Even with USDA rule, SD farmers have to wait to plant hemp

Elisa Sand
esand@aberdeennews.com

At a minimum, South Dakota legislators will need to approve the growing of industrial hemp in the state before farmers can move forward with any licensing or growing plans.

That’s even after the U.S. Department of Agriculture announced this week plans to publish an interim rule concerning the production and regulation of industrial hemp. That rule was slated to be published in the Federal Register on Oct. 31.

It will allow some farmers to get certification for hemp production directly from the USDA — but only in states were growing hemp isn’t prohibited. So South Dakota famers will have to wait.

District 3 state Sen. Al Novstrup, R-Aberdeen, who opposed the 2019 measure that would have allowed industrial hemp in South Dakota, said given the choice between operating under federal rules or establishing its own regulations, South Dakota usually prefers drafting its own plan.

Those are the two options for the regulation of industrial hemp under the interim rule.

Novstrup said he’s not ready to endorse the idea until he knows it won’t make it difficult for law enforcement. He said he also wants assurances that growing industrial hemp won’t lead to recreational marijuana.

“That’s a question that needs to be asked. The last thing we need is people having another vice,” Novstrup said.

District 28A state Rep. Oren Lesmeister, D-Parade, has been a proponent of industrial hemp and is a member of the legislative committee reviewing the topic. He said that so far testimony hasn’t highlighted any issues with law enforcement or regulations in other states.

Lesmeister said committee members have heard testimony from people in Kentucky, North Dakota, Montana and Minnesota. State officials and law enforcement haven’t reported any issues, he said, although he did note one arrest in North Dakota when a producer attempted to grow hemp without going through the licensing process.

South Dakota’s industrial hemp committee has been waiting for the publication of the interim rule by the USDA, Lesmeister said, and drafting of bills for the 2020 session has already begun. There are ways legislators could ensure it goes into effect quickly, he said.

“We could throw an emergency clause in it,” he said. “If we do it early in session, we’d force our hand to deal with it early.”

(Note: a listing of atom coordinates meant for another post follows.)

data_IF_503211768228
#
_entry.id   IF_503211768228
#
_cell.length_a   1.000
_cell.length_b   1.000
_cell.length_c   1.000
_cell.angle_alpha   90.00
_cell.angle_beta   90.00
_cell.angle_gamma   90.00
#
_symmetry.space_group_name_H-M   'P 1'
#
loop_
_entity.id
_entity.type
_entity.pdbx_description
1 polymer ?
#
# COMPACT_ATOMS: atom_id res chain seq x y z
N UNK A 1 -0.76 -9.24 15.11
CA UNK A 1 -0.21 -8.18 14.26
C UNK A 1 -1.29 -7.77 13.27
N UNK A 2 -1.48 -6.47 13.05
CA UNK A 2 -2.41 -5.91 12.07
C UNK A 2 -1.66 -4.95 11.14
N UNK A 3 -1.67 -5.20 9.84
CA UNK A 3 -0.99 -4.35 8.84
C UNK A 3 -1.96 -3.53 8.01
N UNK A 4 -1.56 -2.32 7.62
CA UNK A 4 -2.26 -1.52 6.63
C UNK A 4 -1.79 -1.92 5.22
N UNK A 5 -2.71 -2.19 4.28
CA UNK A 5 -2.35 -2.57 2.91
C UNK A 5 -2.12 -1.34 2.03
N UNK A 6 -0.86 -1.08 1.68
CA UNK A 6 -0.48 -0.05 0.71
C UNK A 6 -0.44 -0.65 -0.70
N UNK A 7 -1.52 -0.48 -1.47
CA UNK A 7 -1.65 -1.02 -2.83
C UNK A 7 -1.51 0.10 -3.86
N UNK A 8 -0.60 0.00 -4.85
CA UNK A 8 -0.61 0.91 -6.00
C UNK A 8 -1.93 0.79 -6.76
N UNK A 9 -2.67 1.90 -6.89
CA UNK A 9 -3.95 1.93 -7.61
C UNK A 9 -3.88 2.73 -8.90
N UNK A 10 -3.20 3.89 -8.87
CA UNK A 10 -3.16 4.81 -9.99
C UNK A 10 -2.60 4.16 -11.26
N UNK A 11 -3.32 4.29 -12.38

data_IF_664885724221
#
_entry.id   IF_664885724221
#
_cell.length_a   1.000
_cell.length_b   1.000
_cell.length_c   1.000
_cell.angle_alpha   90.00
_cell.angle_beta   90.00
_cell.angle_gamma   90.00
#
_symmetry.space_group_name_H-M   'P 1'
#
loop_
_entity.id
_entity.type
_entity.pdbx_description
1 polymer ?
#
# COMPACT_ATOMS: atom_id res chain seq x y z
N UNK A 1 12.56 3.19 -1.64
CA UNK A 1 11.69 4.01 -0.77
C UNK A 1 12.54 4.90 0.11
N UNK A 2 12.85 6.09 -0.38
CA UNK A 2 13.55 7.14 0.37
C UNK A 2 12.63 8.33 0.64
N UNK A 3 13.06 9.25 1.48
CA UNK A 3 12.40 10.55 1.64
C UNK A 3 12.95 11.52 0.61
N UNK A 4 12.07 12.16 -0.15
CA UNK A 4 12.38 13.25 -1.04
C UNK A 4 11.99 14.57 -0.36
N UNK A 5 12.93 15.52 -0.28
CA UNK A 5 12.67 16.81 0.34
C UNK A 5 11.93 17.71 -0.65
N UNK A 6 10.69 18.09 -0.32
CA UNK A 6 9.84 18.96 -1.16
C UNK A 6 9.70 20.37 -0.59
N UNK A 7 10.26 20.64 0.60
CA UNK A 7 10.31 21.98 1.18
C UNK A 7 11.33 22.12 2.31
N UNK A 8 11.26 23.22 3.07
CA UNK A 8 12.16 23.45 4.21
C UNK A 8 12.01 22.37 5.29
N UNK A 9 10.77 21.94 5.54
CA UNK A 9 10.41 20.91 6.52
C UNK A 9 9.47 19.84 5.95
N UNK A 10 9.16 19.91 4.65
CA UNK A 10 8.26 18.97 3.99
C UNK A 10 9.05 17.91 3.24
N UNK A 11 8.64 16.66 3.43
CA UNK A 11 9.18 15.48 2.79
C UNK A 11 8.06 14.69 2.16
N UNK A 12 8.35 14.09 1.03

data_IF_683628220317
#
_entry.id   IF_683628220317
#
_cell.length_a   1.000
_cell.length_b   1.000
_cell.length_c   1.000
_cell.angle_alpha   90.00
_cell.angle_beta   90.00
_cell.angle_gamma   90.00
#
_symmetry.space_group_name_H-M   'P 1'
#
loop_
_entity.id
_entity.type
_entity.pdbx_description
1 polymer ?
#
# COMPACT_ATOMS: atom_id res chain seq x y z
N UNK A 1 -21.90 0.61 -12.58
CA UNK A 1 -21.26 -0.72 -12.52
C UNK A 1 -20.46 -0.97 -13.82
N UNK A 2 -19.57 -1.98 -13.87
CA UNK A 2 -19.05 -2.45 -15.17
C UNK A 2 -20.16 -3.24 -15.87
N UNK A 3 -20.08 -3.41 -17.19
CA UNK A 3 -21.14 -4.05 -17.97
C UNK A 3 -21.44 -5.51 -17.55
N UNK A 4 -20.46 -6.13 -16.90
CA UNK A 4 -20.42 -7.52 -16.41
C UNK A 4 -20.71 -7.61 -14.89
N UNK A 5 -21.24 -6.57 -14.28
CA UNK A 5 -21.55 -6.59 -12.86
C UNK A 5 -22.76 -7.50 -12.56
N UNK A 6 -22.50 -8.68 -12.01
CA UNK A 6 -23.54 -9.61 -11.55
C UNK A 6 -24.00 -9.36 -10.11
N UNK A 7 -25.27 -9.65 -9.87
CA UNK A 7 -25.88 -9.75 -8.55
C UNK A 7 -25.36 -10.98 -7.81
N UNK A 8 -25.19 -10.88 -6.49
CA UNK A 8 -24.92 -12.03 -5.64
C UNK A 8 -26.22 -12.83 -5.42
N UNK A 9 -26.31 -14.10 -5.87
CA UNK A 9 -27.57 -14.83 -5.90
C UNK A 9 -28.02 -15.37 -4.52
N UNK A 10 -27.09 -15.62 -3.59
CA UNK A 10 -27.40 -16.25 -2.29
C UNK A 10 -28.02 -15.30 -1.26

Lesmeister said the measure could also include provisions for how quickly the state would have to have regulations in place.

But Gov. Kristi Noem has been opposed to industrial hemp for many of the same reasons as Novstrup. She vetoed the hemp bill passed by the Legislature earlier this year, and an attempt at an override failed.

According to a statement from Noem’s office, the proposed UDSA regulations are under review.

USDA Undersecretary Greg Ibach said states with existing plans must submit them for USDA approval, which will take no more than 60 days.

Producers who grow industrial hemp must be licensed to do so and certify which acres are used for growing the crop so that information can be relayed to law enforcement.

State plans for the production of industrial hemp must also include:

  • Provisions for testing the THC levels. THC is the psychoactive compound that gives marijuana users a high.
  • Procedures for the disposal of industrial hemp that exceeds acceptable levels of THC, which is 0.3%.
  • A farm inspection plan to ensure producers meet regulations.

Despite the fact that South Dakota hasn’t authorized farmers to plant industrial hemp, Lesmeister said industries are developing in the state. Seed producers are working with North Dakota to become certified seed producers for hemp. And one company is working on developing a seed coating for germination, he said.

Hemp Processing Solutions in Harrisburg supplies ag equipment for the industrial hemp industry, he said, and local honey processing companies are also ready to begin processing CBD oil. It can be extracted from hemp, and some people use it to reduce pain, anxiety or depression or for other health purposes.

Lesmeister said there’s also a growing industry of building products made with hemp.